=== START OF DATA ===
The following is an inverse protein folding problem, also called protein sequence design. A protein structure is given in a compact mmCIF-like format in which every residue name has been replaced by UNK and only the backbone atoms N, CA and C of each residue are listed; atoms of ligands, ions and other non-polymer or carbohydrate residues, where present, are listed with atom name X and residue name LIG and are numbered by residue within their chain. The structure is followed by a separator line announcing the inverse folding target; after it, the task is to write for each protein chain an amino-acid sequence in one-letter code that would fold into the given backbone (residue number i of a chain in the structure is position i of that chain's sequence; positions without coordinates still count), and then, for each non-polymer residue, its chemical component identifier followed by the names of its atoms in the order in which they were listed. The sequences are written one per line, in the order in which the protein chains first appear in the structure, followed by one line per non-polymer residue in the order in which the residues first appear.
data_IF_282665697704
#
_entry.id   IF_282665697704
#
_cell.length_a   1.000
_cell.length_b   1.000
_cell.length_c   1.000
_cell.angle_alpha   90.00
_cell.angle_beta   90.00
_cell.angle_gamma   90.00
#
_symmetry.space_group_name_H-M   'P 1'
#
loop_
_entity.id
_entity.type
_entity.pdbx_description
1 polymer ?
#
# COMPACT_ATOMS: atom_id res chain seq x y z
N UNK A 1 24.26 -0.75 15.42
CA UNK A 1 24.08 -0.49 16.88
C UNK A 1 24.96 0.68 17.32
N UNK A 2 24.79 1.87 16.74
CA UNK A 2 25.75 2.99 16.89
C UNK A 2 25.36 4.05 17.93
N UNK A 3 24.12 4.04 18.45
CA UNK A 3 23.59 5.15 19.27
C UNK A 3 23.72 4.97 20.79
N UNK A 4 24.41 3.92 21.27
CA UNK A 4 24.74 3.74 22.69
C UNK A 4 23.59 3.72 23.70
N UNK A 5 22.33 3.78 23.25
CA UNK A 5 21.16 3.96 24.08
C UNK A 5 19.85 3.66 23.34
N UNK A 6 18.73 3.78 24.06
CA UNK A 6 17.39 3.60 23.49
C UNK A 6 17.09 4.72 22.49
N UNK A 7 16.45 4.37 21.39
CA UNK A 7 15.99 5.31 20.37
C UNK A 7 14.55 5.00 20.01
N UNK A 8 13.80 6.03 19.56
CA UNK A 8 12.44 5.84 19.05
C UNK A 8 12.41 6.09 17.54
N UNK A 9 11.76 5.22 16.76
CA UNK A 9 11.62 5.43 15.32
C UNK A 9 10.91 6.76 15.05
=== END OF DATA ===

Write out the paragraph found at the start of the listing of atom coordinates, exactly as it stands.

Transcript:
The following is an inverse protein folding problem, also called protein sequence design. A protein structure is given in a compact mmCIF-like format in which every residue name has been replaced by UNK and only the backbone atoms N, CA and C of each residue are listed; atoms of ligands, ions and other non-polymer or carbohydrate residues, where present, are listed with atom name X and residue name LIG and are numbered by residue within their chain. The structure is followed by a separator line announcing the inverse folding target; after it, the task is to write for each protein chain an amino-acid sequence in one-letter code that would fold into the given backbone (residue number i of a chain in the structure is position i of that chain's sequence; positions without coordinates still count), and then, for each non-polymer residue, its chemical component identifier followed by the names of its atoms in the order in which they were listed. The sequences are written one per line, in the order in which the protein chains first appear in the structure, followed by one line per non-polymer residue in the order in which the residues first appear.